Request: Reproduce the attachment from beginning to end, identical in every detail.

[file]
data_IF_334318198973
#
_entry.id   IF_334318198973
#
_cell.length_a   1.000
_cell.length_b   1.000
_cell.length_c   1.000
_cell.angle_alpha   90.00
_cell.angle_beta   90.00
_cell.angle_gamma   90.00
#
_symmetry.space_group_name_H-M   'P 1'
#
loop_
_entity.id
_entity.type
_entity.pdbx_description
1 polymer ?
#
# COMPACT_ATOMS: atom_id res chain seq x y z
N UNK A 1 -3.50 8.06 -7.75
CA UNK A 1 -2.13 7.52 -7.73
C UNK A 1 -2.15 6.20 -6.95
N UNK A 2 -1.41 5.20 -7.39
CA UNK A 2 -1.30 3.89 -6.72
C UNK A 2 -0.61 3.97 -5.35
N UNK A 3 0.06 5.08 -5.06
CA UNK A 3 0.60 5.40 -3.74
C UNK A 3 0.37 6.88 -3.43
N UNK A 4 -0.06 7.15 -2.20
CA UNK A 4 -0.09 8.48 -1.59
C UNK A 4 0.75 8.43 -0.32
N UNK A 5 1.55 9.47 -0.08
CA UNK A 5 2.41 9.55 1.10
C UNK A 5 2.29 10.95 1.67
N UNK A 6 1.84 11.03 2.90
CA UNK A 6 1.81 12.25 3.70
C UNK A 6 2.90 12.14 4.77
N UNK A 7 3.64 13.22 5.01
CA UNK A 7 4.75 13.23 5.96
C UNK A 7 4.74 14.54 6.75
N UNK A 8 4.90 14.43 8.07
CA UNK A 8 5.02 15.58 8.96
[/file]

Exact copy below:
data_IF_334318198973
#
_entry.id   IF_334318198973
#
_cell.length_a   1.000
_cell.length_b   1.000
_cell.length_c   1.000
_cell.angle_alpha   90.00
_cell.angle_beta   90.00
_cell.angle_gamma   90.00
#
_symmetry.space_group_name_H-M   'P 1'
#
loop_
_entity.id
_entity.type
_entity.pdbx_description
1 polymer ?
#
# COMPACT_ATOMS: atom_id res chain seq x y z
N UNK A 1 -3.50 8.06 -7.75
CA UNK A 1 -2.13 7.52 -7.73
C UNK A 1 -2.15 6.20 -6.95
N UNK A 2 -1.41 5.20 -7.39
CA UNK A 2 -1.30 3.89 -6.72
C UNK A 2 -0.61 3.97 -5.35
N UNK A 3 0.06 5.08 -5.06
CA UNK A 3 0.60 5.40 -3.74
C UNK A 3 0.37 6.88 -3.43
N UNK A 4 -0.06 7.15 -2.20
CA UNK A 4 -0.09 8.48 -1.59
C UNK A 4 0.75 8.43 -0.32
N UNK A 5 1.55 9.47 -0.08
CA UNK A 5 2.41 9.55 1.10
C UNK A 5 2.29 10.95 1.67
N UNK A 6 1.84 11.03 2.90
CA UNK A 6 1.81 12.25 3.70
C UNK A 6 2.90 12.14 4.77
N UNK A 7 3.64 13.22 5.01
CA UNK A 7 4.75 13.23 5.96
C UNK A 7 4.74 14.54 6.75
N UNK A 8 4.90 14.43 8.07
CA UNK A 8 5.02 15.58 8.96